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Child marriage in U.S. leaving children vulnerable to abuse

  • Published on
    March 13, 2023
  • Category:
    Forced Marriage
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Child marriage is still legal in the U.S. Minors, defined by the UN as someone under the age of 18, are able to be married under certain conditions in 43 states. Shockingly, seven of these states have no minimum age requirement at all. Despite campaigning efforts, the practice is banned with no exceptions in just seven states.

U.S. domestic law lagging behind

The U.S. government often campaigns globally to end the practice of child marriage while its domestic legislation continues to permit the practice.

Child marriage across the globe not only puts minors at increased risk of abuse but also limits their ability to pursue opportunities, such as an education. Young girls are overwhelmingly more vulnerable to the practice, and an estimated 12 million girls are married every year globally. The risk of forced child marriage increases where parents and family members are able to pressure a child into marriage against their will. 

Recent events like COVID-19 have placed more children at risk of forced marriage as their families struggle to make ends meet.

Council on Foreign Relations reports:

UN Children’s Fund (UNICEF) has warned that an additional 10 million girls could face child marriage by the end of the decade because of the pandemic.

Between 2000 and 2018, an estimated 300,000 girls – some as young as 10 – were married to older men in the U.S. The younger a child is, the less control they have to give their free consent to marriage and the more vulnerable they may be to forced marriage.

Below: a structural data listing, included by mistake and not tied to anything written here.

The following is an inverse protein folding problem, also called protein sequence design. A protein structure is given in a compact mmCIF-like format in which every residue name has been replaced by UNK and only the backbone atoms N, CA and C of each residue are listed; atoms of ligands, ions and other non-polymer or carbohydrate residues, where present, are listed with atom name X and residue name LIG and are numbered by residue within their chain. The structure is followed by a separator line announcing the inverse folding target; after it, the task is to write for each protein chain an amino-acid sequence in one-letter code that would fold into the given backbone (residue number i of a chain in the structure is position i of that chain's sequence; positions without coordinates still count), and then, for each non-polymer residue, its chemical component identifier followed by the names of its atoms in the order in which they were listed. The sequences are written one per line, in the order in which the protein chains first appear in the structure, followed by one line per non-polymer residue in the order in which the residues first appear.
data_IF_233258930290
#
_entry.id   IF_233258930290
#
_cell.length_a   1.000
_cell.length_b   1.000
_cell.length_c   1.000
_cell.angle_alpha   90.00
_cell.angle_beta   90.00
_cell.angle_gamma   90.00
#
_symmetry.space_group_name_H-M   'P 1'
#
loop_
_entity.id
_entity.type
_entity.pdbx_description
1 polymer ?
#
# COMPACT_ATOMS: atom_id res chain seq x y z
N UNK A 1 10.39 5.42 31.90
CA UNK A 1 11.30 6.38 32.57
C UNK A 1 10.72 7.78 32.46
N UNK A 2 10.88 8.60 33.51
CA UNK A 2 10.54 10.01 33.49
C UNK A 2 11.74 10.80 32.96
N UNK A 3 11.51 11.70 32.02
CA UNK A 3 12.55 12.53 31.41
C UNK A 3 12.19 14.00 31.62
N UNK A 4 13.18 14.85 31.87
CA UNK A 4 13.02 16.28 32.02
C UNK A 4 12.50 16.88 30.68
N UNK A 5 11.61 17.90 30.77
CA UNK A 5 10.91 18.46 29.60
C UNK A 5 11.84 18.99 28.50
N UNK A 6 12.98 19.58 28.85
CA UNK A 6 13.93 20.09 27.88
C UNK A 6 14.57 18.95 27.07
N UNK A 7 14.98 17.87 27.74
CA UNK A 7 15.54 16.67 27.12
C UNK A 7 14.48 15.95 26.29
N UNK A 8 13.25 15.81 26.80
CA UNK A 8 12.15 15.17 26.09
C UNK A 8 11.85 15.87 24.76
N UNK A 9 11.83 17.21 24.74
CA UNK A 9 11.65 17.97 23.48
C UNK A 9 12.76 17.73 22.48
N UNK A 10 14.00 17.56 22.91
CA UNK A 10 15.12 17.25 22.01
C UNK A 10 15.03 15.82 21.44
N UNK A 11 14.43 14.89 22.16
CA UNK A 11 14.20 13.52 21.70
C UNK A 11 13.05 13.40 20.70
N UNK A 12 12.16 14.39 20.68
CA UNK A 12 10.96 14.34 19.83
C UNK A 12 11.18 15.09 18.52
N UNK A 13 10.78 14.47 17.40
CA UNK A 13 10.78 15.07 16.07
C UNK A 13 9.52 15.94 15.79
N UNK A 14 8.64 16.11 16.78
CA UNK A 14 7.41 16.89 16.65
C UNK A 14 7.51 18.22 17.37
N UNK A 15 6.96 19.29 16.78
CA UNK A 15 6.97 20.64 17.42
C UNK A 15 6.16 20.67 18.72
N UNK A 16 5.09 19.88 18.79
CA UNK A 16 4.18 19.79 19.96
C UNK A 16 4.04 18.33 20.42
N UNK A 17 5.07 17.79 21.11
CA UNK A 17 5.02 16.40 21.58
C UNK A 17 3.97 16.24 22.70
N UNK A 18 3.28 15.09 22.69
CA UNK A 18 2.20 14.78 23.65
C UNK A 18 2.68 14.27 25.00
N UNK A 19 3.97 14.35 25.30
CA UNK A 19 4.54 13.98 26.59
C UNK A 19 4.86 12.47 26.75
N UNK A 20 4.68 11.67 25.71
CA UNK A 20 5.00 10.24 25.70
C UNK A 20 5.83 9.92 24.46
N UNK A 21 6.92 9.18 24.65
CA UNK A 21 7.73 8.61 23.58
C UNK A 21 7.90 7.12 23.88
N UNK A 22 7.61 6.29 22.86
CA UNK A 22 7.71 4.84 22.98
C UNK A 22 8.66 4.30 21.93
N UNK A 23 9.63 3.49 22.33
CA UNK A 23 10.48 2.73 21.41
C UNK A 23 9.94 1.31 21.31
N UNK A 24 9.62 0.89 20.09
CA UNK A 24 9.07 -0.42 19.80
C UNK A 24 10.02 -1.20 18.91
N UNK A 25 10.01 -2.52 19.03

Without federal legislation banning child marriage and only seven states banning the practice, the U.S. has a lot of work to do better protect children within its own borders.

In California, the American Civil Liberties Union (ACLU) lobbied against a ban, reasoning that banning underage marriage:

“unnecessarily and unduly intrudes on the fundamental rights of marriage without sufficient cause,” adding that “largely banning marriage under 18, before we have evidence regarding the nature and severity of the problem, however, puts the cart before the horse.”

CFR argues that opposition on this basis contradicts the reasoning for government imposed age restrictions on other matters such as preventing children from being able to vote or purchase alcohol.

The U.S. opens itself up to justified criticism and hypocrisy given its conflicting stance on child marriage at home and abroad. Children need to be protected from forced marriage everywhere, including in nations like the U.S.

Take action against forced marriage!

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